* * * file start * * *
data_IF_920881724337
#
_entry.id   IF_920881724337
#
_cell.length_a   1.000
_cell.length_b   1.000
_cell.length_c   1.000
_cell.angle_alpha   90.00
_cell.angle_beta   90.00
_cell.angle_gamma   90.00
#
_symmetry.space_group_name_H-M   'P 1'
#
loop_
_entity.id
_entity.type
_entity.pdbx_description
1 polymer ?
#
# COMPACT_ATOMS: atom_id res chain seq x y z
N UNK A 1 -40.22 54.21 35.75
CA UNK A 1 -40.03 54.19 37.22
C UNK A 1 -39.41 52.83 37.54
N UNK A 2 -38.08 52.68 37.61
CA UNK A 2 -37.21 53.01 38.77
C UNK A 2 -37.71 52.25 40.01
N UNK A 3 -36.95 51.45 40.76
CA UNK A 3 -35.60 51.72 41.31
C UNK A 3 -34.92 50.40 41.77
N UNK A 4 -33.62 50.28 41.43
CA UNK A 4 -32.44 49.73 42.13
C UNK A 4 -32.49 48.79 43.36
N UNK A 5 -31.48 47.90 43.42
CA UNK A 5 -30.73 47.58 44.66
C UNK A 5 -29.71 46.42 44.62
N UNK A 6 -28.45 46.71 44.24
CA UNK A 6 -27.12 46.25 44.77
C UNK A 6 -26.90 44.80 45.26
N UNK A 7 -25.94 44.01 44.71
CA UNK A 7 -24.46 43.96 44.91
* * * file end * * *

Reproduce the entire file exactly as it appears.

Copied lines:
data_IF_920881724337
#
_entry.id   IF_920881724337
#
_cell.length_a   1.000
_cell.length_b   1.000
_cell.length_c   1.000
_cell.angle_alpha   90.00
_cell.angle_beta   90.00
_cell.angle_gamma   90.00
#
_symmetry.space_group_name_H-M   'P 1'
#
loop_
_entity.id
_entity.type
_entity.pdbx_description
1 polymer ?
#
# COMPACT_ATOMS: atom_id res chain seq x y z
N UNK A 1 -40.22 54.21 35.75
CA UNK A 1 -40.03 54.19 37.22
C UNK A 1 -39.41 52.83 37.54
N UNK A 2 -38.08 52.68 37.61
CA UNK A 2 -37.21 53.01 38.77
C UNK A 2 -37.71 52.25 40.01
N UNK A 3 -36.95 51.45 40.76
CA UNK A 3 -35.60 51.72 41.31
C UNK A 3 -34.92 50.40 41.77
N UNK A 4 -33.62 50.28 41.43
CA UNK A 4 -32.44 49.73 42.13
C UNK A 4 -32.49 48.79 43.36
N UNK A 5 -31.48 47.90 43.42
CA UNK A 5 -30.73 47.58 44.66
C UNK A 5 -29.71 46.42 44.62
N UNK A 6 -28.45 46.71 44.24
CA UNK A 6 -27.12 46.25 44.77
C UNK A 6 -26.90 44.80 45.26
N UNK A 7 -25.94 44.01 44.71
CA UNK A 7 -24.46 43.96 44.91